I think he got mad at me for begging to come home and not being “proactive” enough in trying to be independent, so he did the worst thing anyone could do to me. I think he decided he was done with me until I was back on my feet, so he put most of my stuff in my storage unit (including my mother’s ashes), and took two of my three cats to the pound. I was able to get them out because my home health nurse saved them and they’re living with her for now…Soul Bro says I can ask to bring them home in June if The Partner agrees. My nurse told me the story they told the pound that their owner died in September and they had lived in a barn in a rural county.

Soul Bro told me on the phone that my three cats had been picked up by the pound with some strays and that he had mistaken the feelings he had for my mom with the feelings he had for me.  Of course several days later he repented, because he is a good person. Perhaps it was a bipolar thing, but  it was obvious whoever that other guy had been was gone.

I never told this to anyone, but if I had the opportunity to do it, I’d have tried to kill myself again. When I first came to Window Licker Hall, Millie, a middle aged perpetual cutter/suicidal woman told me if I really wanted to leave the rest  home she had half a bottle of pain pills. I told her then, no thanks. Around the time my Soul Bro said he had cared for my mom, but me not so much, Millie came back from a few weeks vacation at a mental intstitution. I was frantic and asked her if she still had the pills. No, she didn’t. And so I was saved again. Now I know regardless what happens, no matter how low I get, I can’t kill myself. I promised my Soul Brother I wouldn’t ever again and I was never so serious in my life. He’s had enough shit to last ten lifetimes (and at least one day of Lifetime Television programming).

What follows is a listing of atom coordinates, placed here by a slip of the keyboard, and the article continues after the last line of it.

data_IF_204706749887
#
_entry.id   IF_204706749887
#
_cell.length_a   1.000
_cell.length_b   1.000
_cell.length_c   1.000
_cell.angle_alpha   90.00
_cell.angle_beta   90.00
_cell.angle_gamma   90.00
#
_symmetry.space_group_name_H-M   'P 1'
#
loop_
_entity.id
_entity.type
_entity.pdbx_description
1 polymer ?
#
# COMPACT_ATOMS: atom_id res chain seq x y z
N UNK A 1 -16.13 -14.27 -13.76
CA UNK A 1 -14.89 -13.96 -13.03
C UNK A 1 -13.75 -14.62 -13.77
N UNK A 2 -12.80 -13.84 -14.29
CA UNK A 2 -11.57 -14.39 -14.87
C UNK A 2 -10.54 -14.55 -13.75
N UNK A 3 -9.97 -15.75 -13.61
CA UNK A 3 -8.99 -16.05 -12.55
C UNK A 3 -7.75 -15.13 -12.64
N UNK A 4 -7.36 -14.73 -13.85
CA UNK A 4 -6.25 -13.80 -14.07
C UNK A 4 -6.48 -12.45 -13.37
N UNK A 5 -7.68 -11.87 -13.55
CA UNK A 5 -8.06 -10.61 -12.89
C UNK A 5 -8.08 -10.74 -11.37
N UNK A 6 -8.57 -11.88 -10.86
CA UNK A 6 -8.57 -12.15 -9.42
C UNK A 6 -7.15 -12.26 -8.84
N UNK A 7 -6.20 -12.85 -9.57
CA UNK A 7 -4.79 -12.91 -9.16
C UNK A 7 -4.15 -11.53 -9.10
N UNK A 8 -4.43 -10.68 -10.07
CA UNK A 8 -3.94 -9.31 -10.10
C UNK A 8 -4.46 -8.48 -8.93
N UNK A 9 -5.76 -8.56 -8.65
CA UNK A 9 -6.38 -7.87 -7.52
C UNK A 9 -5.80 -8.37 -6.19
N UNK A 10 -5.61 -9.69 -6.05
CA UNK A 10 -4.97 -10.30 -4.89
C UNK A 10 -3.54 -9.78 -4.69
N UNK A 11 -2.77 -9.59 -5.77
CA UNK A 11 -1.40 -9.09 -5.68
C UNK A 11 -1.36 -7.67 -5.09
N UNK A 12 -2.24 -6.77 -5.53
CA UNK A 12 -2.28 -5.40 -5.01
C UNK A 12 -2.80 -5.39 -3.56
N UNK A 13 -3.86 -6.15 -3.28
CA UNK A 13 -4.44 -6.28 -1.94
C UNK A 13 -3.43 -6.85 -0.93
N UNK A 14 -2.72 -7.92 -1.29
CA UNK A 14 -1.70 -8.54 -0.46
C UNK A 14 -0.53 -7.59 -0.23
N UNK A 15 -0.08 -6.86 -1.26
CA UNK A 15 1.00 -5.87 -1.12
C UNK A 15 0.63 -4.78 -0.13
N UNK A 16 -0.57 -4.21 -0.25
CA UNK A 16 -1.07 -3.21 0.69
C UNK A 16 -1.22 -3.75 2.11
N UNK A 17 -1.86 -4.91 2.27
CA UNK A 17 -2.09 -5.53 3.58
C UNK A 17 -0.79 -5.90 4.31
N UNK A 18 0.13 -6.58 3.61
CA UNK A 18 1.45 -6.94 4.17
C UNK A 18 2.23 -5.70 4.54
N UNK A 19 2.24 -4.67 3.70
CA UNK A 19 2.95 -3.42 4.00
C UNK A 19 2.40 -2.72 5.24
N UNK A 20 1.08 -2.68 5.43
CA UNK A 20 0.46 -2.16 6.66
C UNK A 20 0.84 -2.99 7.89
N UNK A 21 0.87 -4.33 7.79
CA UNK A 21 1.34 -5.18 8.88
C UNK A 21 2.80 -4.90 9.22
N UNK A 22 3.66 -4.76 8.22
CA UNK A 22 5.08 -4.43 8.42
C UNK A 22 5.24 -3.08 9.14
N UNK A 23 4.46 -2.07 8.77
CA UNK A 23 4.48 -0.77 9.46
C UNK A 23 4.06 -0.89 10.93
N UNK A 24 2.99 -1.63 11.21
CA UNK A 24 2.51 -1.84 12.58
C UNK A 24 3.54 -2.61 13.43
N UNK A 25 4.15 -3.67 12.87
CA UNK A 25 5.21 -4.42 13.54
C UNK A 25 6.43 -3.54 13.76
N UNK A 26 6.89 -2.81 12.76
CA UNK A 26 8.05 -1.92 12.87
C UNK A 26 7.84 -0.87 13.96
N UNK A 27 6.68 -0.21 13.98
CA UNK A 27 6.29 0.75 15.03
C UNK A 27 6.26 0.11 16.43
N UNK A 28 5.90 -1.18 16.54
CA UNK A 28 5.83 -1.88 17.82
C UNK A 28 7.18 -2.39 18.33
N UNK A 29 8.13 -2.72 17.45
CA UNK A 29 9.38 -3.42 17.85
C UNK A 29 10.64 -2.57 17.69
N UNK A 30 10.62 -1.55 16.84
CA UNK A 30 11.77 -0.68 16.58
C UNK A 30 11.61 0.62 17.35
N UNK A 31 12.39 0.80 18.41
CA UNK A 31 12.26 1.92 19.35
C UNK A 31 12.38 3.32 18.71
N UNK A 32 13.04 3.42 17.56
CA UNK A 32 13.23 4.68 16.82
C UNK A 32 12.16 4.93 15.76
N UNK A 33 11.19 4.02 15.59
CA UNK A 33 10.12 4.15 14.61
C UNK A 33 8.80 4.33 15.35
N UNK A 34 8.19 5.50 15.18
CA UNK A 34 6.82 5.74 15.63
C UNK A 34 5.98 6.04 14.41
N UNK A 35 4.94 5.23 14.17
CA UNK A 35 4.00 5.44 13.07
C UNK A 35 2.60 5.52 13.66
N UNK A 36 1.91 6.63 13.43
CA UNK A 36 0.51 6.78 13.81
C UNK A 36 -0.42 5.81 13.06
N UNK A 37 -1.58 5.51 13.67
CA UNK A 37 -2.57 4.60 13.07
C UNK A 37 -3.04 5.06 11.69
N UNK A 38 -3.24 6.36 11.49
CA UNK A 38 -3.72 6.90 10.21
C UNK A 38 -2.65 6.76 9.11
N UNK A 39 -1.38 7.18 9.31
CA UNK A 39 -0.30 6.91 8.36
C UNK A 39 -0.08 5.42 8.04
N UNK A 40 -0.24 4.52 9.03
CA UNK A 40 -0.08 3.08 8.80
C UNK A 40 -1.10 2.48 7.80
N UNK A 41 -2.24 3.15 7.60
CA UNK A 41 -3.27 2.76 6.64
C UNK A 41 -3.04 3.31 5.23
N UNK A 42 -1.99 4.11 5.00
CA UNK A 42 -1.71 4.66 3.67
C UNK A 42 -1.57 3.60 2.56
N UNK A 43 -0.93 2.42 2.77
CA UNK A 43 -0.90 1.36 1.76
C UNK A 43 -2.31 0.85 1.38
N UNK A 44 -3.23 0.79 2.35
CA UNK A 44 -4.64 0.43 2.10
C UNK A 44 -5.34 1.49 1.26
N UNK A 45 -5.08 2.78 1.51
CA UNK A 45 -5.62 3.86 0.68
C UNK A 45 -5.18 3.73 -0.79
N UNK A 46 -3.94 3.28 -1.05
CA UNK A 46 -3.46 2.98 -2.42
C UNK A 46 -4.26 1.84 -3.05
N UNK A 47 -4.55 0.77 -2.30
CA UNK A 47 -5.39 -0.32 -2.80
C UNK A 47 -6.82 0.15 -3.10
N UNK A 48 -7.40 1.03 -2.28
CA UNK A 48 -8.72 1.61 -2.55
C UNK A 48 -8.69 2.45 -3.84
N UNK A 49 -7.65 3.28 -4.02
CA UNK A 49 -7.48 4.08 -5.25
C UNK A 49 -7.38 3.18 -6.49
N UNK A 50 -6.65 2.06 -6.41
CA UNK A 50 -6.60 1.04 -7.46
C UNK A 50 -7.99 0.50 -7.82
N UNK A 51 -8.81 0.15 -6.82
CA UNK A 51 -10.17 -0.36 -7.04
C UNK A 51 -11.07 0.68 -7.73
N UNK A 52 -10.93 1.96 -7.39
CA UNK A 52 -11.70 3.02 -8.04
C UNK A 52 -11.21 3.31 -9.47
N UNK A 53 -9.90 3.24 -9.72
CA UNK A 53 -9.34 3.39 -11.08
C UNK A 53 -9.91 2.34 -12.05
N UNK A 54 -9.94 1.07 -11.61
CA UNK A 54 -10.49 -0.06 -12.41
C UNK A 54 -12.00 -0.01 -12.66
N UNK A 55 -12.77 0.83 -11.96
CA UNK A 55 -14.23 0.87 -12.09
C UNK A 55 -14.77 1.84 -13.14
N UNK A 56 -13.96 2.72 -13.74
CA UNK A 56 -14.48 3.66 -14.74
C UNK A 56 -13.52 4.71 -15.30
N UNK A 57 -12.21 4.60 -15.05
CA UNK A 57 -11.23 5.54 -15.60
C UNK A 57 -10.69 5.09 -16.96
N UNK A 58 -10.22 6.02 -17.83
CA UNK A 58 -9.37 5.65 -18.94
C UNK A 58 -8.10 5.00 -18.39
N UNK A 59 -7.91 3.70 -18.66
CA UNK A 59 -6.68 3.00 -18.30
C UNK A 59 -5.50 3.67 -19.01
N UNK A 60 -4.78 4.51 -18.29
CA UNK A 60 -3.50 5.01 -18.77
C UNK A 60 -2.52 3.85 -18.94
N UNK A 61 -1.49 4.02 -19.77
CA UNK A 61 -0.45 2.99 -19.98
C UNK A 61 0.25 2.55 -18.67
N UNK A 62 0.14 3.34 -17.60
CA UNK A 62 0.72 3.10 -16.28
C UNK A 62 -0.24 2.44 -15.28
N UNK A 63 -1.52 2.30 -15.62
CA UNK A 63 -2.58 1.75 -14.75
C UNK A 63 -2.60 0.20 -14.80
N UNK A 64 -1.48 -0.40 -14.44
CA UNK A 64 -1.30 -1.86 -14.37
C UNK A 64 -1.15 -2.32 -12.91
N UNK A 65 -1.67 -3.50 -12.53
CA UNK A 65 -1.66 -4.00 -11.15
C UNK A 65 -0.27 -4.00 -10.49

Yes, my therapist ain’t happy, but I am. My Soul Bro is the joy and light of my life. To me he is a gay god, almost perfect. He keeps me laughing, except when I worry I’ll mess up. I imagine him thinking awful things about me.  If anything goes missing I imagine him thinking I stole whatever it is. I fear he’ll think I’m on drugs, and I worry that I will never be what everyone expects of me.  If I mess up in the slightess way the lack of perfection drives me crazy. One day I messed up and used the bathroom and bathed with his cell phone there. He accused me of taking it and even said that a lot of stuff went missing while I lived there before. I had to swear on my mom’s ashes that I hadn’t touched it. I forgive, but I don’t forget. I could say my theory on who stole stuff, but I will refrain from naming anyone. Soul Bro realized he was wrong and wrote out a note saying I couldn’t  be thrown out for any reason, but I think some of the power belongs with The Partner, so who knows? All i can say is I ain’t a thief.

One last confession paragraph before I stop, I now pay about twice what I paid in rent the last time, but I’d pay more to be with my Soul Bro. My therapist thinks I’m being hosed and I don’t care! I think it was The Partner who came up with the sum. The only thing really marring my happiness is not having my cats, which makes me not want  to face the plastic box holding my mother. I don’t think I can remove her from the storage unit until I get them back. 

If my nurse hadn’t rescued Dondee, the pound would have killed my Mom’s

                                         best little buddy.